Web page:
David Zalubowski / AP Photo

Governor of Colorado calls for restraint in abortion rhetoric

Planned Parenthood shooting and other violence may reflect ‘inflammatory rhetoric we see on all levels,’ says governor

The attack at a Colorado Planned Parenthood clinic that killed a police officer and two other people suggests that both sides of the abortion debate in the United States need to “tone down the rhetoric,” the state's governor said on Sunday.

Democratic Gov. John Hickenlooper spoke the morning after unnamed law enforcement authorities told NBC News and other media that the suspected gunman had muttered “no more baby parts” when he was arrested after an hours-long standoff at the Colorado Springs clinic.

Planned Parenthood provides a range of health services for men and women, including abortion.

The remark attributed to 57-year-old Robert Lewis Dear appeared to be a reference to Planned Parenthood's abortion activities and its role in delivering fetal tissue to researchers, a hot-button issue in the 2016 race for the presidency.

Hickenlooper told CNN that the shooting and similar acts of mass violence might be a function of the “inflammatory rhetoric we see on all levels,” referring to the heated debate over abortion.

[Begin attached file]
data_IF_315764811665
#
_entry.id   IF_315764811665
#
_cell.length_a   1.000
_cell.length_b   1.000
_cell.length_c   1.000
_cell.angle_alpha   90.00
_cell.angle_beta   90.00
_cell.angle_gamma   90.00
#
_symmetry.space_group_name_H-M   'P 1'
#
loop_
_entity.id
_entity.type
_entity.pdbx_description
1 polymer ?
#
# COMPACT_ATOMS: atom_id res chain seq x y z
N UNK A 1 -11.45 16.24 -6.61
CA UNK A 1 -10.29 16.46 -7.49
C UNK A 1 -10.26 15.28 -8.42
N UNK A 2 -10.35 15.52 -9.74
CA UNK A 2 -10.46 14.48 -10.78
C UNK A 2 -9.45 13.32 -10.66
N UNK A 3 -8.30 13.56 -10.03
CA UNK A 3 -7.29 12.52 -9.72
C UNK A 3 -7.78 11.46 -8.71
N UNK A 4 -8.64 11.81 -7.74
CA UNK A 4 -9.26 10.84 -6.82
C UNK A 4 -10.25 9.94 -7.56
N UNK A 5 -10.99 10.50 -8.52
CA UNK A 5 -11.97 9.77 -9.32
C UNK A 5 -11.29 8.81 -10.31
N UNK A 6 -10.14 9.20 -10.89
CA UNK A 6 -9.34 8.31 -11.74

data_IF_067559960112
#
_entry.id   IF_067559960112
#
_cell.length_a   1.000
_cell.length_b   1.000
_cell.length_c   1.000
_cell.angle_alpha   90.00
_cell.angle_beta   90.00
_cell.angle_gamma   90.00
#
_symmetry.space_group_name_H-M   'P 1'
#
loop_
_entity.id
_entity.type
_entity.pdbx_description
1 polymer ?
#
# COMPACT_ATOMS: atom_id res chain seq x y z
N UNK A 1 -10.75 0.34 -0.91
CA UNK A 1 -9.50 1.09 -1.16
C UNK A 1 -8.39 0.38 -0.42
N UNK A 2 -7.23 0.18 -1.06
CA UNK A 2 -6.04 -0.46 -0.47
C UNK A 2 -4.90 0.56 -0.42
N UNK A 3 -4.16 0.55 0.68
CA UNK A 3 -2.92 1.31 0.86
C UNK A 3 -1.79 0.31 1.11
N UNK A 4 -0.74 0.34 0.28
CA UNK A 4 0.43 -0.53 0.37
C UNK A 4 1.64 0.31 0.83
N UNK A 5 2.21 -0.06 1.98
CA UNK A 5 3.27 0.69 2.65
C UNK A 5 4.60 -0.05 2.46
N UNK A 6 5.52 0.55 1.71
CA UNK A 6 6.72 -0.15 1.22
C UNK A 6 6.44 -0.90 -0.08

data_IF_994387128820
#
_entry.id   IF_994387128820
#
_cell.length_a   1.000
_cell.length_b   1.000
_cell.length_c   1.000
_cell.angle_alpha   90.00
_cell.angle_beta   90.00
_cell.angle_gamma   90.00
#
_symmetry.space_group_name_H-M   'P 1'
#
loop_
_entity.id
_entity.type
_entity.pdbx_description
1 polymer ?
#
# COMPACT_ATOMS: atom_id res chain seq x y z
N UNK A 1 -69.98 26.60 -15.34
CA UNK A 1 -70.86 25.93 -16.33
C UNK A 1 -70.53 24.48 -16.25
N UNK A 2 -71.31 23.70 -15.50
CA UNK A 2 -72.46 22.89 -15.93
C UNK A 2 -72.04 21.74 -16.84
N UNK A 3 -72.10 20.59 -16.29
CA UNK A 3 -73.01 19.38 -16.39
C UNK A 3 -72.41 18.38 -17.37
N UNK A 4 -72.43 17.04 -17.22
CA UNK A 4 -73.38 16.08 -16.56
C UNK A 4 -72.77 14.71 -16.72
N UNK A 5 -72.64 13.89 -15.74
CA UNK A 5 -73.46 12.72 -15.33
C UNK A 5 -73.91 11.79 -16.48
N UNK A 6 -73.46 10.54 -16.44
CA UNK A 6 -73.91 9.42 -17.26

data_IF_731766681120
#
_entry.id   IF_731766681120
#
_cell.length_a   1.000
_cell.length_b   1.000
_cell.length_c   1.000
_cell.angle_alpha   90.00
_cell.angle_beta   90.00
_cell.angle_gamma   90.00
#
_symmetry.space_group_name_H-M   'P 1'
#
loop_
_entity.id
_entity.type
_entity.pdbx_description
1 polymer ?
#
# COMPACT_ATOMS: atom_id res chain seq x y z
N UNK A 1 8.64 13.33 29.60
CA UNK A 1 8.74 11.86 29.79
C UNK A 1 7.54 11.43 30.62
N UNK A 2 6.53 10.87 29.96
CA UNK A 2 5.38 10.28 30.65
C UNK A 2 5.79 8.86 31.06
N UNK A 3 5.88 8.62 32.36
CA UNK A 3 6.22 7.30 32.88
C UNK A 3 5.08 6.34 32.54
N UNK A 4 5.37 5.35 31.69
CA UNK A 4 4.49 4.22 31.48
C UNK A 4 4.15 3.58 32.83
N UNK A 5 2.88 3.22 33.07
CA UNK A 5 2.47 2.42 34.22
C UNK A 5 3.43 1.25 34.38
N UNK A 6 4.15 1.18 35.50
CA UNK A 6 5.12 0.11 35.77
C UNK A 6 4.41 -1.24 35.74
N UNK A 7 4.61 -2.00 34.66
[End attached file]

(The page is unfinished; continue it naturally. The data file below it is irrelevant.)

“I think we should have a discussion at least urging caution when we discuss some of these issues, so we don’t get people to a point of going out and committing violence,” he said, describing the rampage as “a form of terrorism.”

The shooting on Friday was believed to be the first deadly attack at an abortion provider in the United States in six years. The Colorado Springs center has been repeatedly targeted for protests by anti-abortion activists.

While Dear's reported remarks could hint at a possible motive, authorities have steadfastly declined to discuss a possible motive for the attack, saying their investigation was still underway.

Dear, a former resident of North and South Carolina who appeared to have moved to Colorado last year, has been jailed ahead of a court appearance scheduled for Monday.

Planned Parenthood, however, suggested that the reports were clear evidence of a motive.

“We now know the man responsible for the tragic shooting at PP's health center in CO was motivated by opposition to safe and legal abortion,” the organization said on Twitter.

While calling the shooting “an incredible tragedy,” Republican presidential candidate Mike Huckabee on Sunday dismissed talk that harsh anti-abortion rhetoric may have contributed to the attack. But he also drew a direct parallel between the attack and abortion.

“There’s no excuse for killing other people, whether it’s inside … Planned Parenthood clinics, where many millions of babies die, or whether it’s people attacking Planned Parenthood,” the former Arkansas governor told CNN, saying the attack was an act of “domestic terrorism.”

Abortion opponents stepped up their criticism of Planned Parenthood this year after officials of the organization were secretly recorded by an anti-abortion group discussing how to obtain human tissue from aborted fetuses. The nonprofit organization has strongly denied doing anything illegal or unethical.


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